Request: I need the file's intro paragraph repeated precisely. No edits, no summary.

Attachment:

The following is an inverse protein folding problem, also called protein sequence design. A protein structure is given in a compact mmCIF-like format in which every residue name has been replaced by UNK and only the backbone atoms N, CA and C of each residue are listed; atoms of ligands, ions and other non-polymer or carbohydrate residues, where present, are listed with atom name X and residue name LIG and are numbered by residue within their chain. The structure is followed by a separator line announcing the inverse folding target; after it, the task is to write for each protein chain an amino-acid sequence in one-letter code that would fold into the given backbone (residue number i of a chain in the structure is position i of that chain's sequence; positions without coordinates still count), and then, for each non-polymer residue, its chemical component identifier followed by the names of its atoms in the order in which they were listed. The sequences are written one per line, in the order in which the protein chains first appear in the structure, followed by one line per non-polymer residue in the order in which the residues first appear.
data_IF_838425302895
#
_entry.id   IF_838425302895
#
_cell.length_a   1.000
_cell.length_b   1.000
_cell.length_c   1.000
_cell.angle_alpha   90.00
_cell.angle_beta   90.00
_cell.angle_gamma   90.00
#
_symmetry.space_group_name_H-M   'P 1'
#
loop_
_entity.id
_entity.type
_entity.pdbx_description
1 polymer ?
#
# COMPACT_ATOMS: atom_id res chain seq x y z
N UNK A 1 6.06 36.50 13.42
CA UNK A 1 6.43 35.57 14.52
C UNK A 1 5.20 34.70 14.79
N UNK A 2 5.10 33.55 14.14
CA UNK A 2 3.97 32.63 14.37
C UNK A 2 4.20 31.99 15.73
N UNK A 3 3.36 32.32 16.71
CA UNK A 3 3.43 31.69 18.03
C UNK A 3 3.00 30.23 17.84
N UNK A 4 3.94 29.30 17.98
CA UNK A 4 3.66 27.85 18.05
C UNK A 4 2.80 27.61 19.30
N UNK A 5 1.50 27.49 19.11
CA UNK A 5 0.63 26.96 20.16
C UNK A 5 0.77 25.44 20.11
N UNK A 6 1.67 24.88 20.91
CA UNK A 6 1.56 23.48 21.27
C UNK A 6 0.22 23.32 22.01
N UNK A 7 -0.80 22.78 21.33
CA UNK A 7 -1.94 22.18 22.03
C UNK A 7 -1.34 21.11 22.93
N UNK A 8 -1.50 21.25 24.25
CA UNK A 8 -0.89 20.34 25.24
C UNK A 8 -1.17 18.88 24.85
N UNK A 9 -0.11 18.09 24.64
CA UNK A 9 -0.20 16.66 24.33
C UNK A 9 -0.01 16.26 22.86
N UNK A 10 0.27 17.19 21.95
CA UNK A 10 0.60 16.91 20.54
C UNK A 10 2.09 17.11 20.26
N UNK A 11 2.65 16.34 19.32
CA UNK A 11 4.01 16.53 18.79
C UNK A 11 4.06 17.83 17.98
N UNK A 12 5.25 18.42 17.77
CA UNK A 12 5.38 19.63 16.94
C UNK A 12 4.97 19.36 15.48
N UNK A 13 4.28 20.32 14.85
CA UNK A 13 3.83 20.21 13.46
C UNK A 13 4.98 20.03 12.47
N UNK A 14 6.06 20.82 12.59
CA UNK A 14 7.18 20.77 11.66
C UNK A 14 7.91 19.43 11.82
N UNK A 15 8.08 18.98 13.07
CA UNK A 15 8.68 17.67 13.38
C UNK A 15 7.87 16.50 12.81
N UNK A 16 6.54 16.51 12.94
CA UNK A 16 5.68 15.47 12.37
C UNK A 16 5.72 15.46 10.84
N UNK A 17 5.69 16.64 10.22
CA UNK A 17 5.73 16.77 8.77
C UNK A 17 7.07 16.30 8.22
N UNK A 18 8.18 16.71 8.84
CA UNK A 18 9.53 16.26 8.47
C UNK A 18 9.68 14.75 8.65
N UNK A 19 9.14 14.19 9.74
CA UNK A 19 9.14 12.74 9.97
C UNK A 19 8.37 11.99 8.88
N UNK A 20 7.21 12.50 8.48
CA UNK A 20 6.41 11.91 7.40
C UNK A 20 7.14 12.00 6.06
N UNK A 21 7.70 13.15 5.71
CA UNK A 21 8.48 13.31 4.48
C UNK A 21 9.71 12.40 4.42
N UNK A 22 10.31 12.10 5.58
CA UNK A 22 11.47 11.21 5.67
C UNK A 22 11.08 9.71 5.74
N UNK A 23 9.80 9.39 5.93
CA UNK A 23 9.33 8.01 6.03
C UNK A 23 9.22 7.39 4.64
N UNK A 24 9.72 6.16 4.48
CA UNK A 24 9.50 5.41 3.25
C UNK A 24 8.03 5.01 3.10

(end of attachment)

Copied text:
The following is an inverse protein folding problem, also called protein sequence design. A protein structure is given in a compact mmCIF-like format in which every residue name has been replaced by UNK and only the backbone atoms N, CA and C of each residue are listed; atoms of ligands, ions and other non-polymer or carbohydrate residues, where present, are listed with atom name X and residue name LIG and are numbered by residue within their chain. The structure is followed by a separator line announcing the inverse folding target; after it, the task is to write for each protein chain an amino-acid sequence in one-letter code that would fold into the given backbone (residue number i of a chain in the structure is position i of that chain's sequence; positions without coordinates still count), and then, for each non-polymer residue, its chemical component identifier followed by the names of its atoms in the order in which they were listed. The sequences are written one per line, in the order in which the protein chains first appear in the structure, followed by one line per non-polymer residue in the order in which the residues first appear.